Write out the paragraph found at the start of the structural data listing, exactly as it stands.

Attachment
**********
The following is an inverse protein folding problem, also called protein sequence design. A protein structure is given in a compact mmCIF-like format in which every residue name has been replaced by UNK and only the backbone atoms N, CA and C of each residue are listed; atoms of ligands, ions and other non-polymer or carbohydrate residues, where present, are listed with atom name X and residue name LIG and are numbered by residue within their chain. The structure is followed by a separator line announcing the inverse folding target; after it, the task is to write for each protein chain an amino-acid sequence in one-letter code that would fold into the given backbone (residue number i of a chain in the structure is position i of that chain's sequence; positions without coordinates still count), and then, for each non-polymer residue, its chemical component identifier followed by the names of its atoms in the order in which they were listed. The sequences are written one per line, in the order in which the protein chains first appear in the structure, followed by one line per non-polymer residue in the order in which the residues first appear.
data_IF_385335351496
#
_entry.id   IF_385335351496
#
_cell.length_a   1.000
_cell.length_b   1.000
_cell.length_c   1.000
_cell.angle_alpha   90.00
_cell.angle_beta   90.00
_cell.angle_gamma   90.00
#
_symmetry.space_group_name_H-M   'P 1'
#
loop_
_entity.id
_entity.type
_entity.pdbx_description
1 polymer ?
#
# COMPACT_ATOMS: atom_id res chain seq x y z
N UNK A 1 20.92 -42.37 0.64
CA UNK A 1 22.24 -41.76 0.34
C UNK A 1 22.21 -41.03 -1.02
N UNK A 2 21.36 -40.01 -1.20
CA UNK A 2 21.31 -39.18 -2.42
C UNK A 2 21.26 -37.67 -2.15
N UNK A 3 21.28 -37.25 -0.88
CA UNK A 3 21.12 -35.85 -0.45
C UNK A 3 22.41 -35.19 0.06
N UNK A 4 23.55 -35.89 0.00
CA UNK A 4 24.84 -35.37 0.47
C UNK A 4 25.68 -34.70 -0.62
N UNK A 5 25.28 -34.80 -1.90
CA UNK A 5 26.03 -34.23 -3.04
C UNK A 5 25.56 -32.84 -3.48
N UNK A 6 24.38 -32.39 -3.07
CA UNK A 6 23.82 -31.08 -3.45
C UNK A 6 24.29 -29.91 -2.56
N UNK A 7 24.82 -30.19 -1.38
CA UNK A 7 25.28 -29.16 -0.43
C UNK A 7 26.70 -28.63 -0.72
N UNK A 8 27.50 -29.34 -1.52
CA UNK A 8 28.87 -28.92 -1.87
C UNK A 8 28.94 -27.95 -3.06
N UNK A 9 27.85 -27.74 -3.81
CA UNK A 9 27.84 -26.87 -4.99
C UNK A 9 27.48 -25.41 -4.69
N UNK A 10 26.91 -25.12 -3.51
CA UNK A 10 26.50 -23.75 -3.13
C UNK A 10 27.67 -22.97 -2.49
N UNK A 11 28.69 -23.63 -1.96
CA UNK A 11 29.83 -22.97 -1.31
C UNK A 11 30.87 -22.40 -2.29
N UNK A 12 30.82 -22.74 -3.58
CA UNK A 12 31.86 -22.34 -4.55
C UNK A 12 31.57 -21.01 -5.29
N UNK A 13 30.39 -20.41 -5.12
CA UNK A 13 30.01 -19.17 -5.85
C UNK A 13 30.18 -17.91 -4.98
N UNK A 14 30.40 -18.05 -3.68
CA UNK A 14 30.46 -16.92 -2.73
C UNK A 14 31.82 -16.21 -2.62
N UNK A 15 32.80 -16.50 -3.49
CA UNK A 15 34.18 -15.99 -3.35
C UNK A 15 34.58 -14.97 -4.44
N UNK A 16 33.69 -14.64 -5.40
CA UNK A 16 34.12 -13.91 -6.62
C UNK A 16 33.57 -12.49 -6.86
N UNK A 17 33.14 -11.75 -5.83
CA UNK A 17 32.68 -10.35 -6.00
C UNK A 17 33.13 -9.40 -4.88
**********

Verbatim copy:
The following is an inverse protein folding problem, also called protein sequence design. A protein structure is given in a compact mmCIF-like format in which every residue name has been replaced by UNK and only the backbone atoms N, CA and C of each residue are listed; atoms of ligands, ions and other non-polymer or carbohydrate residues, where present, are listed with atom name X and residue name LIG and are numbered by residue within their chain. The structure is followed by a separator line announcing the inverse folding target; after it, the task is to write for each protein chain an amino-acid sequence in one-letter code that would fold into the given backbone (residue number i of a chain in the structure is position i of that chain's sequence; positions without coordinates still count), and then, for each non-polymer residue, its chemical component identifier followed by the names of its atoms in the order in which they were listed. The sequences are written one per line, in the order in which the protein chains first appear in the structure, followed by one line per non-polymer residue in the order in which the residues first appear.